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Integrative Study of Physiological Changes Associated with Bacterial Infection in Pacific Oyster Larvae

Figure 4

Schematic diagrams of physiological changes induced during bacterial infection in C. gigas larvae.

Infection impact on larval physiology was investigated through immunity (1), cellular stress (2), energetic metabolism (3) and lipid metabolism (4) using physiological, enzymatic, biochemical and molecular analysis. Results suggest that bacterial infection induce the activation of the immune response (non-self recognition (1a), NF-κB signaling pathway (1b), haematopoiesis (1d), synthesis of inhibitor of metalloproteinase, antimicrobial peptide (1c) and phagocytosis (1e) allowing the destruction of pathogenic bacteria. The production of reactive oxygen species (ROS) during the phagocytosis process was managed by antioxidant defenses (2a) and cytoprotective proteins (2b). Infection affects the feeding activity (3a) which change the energy status of larvae (decline of metabolic rate (3b), energy reserve consumption (3c), β-oxidation activation (3d) and lower lipids storage (3e)). Besides metabolic changes, fatty acid remodeling in polar lipids (4a) is associated to pathogen exposure, as suggested by changes in phosphatidylinositol and lysophosphatidylcholine composition, non-methylene–interrupted fatty acids accumulation, lower content of major C20 polyunsaturated fatty acids and activation of desaturases. Finally, infection induces the activation of phospholipase and lipoxygenase (4b) probably through NF-κB regulation (4c) to initiate eicosanoïdes and lysophosphatidic acid (LPA) pathways. See discussion for details.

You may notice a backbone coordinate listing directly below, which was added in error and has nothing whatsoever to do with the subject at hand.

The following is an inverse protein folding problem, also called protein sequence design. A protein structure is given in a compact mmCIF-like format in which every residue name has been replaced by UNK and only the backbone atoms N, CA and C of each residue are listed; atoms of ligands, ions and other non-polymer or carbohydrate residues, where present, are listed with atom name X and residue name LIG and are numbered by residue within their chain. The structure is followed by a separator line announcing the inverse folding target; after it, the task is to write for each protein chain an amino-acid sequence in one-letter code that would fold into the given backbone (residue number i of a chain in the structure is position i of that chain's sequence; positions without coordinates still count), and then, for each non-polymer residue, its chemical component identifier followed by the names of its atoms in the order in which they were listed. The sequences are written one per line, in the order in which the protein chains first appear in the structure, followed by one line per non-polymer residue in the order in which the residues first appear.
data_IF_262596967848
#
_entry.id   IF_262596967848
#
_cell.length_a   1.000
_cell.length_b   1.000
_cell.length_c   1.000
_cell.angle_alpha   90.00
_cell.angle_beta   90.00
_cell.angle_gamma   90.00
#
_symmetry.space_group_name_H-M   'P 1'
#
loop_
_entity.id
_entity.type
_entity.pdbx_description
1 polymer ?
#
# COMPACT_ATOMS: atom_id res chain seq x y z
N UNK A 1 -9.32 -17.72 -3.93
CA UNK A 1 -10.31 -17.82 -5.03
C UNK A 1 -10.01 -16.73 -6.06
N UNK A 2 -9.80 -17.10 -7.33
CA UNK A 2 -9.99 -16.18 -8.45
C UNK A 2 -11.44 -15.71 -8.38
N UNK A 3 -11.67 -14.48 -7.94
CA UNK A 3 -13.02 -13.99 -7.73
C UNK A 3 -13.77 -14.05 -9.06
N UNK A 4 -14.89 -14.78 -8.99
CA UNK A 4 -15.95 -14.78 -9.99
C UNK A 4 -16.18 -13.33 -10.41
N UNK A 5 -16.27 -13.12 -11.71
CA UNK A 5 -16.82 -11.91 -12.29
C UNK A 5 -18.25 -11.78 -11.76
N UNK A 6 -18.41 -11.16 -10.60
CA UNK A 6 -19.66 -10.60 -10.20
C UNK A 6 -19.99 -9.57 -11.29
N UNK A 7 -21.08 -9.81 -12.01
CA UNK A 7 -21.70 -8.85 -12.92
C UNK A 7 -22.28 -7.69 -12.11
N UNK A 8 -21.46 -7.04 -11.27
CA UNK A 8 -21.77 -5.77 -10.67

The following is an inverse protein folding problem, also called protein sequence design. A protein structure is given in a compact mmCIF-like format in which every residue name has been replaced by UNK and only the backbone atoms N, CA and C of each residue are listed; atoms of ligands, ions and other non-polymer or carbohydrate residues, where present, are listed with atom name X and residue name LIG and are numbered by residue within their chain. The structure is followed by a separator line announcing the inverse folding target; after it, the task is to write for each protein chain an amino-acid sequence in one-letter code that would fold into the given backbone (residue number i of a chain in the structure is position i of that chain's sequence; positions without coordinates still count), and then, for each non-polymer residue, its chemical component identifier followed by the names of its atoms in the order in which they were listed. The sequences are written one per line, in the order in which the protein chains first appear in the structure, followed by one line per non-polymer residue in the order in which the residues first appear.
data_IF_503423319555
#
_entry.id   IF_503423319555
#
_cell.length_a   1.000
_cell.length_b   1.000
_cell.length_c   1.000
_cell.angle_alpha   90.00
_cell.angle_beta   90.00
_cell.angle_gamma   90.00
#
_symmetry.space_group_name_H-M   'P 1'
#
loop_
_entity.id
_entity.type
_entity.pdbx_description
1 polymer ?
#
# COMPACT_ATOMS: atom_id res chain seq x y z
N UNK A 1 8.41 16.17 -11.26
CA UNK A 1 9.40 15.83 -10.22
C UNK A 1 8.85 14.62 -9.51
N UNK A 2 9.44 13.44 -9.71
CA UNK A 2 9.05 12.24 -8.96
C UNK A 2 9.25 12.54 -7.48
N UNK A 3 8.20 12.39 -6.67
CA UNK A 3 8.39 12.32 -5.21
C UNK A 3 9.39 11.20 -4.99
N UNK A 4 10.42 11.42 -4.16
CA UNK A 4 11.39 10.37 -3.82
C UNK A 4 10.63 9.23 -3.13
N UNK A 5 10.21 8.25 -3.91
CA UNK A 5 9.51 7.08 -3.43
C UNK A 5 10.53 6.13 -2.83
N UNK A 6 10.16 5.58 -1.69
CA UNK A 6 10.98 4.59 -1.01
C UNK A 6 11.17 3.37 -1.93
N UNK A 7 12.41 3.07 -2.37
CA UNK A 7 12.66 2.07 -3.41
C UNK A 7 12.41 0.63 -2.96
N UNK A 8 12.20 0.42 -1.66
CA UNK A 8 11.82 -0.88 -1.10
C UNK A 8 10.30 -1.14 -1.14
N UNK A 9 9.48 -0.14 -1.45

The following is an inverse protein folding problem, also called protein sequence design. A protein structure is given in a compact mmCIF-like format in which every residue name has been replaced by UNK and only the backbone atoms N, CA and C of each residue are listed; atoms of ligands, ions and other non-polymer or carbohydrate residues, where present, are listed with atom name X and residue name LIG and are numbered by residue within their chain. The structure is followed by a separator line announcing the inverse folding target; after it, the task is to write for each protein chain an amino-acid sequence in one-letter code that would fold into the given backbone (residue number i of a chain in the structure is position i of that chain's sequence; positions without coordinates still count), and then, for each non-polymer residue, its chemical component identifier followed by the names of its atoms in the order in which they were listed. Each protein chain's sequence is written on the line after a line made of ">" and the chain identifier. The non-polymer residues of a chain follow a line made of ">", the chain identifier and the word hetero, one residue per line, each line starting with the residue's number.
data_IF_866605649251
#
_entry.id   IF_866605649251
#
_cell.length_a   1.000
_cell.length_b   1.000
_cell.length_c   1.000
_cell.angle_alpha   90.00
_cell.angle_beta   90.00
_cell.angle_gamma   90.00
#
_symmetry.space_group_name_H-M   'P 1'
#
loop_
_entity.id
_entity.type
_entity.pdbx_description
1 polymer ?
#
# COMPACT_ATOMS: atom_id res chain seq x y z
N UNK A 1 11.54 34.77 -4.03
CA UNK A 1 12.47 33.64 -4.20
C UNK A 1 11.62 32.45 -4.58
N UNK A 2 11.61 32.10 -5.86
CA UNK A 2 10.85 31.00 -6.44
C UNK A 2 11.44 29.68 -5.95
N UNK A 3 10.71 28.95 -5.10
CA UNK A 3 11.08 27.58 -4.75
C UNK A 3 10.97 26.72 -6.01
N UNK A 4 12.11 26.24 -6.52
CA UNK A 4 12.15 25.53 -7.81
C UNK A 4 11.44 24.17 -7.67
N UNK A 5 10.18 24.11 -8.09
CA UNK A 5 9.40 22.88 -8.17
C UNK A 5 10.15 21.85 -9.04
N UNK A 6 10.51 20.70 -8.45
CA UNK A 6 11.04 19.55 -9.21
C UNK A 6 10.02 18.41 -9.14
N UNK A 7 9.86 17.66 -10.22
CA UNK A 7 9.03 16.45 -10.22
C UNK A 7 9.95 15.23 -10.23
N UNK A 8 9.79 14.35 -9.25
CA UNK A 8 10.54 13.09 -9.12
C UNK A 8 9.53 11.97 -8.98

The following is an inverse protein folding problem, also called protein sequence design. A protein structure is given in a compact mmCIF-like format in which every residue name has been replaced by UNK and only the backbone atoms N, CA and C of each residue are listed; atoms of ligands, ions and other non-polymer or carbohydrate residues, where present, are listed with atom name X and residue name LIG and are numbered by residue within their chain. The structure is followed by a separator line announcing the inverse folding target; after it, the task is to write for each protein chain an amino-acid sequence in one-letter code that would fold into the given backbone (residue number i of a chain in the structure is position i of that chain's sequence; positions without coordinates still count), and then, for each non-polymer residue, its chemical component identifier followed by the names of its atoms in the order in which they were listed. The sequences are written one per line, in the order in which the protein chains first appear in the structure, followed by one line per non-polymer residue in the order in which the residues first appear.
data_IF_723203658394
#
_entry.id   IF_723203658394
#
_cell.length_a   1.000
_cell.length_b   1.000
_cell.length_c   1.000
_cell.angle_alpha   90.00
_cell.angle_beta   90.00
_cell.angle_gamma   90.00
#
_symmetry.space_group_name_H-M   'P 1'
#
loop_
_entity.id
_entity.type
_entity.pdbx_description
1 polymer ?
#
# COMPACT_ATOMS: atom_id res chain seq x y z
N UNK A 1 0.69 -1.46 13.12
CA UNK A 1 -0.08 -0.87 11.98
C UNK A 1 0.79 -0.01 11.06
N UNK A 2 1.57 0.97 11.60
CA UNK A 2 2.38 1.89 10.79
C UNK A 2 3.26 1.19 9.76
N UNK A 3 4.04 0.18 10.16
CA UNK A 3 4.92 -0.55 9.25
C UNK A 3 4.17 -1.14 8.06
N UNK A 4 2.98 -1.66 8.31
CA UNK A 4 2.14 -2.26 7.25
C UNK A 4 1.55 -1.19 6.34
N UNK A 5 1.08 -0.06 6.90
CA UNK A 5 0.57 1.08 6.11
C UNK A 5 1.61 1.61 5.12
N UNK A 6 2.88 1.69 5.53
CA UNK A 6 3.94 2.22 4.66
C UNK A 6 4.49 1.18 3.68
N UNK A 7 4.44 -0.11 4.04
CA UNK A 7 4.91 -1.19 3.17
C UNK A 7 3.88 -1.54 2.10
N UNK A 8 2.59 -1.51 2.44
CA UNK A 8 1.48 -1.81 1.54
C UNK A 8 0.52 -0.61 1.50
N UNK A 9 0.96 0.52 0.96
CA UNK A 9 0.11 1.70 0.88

Figure 4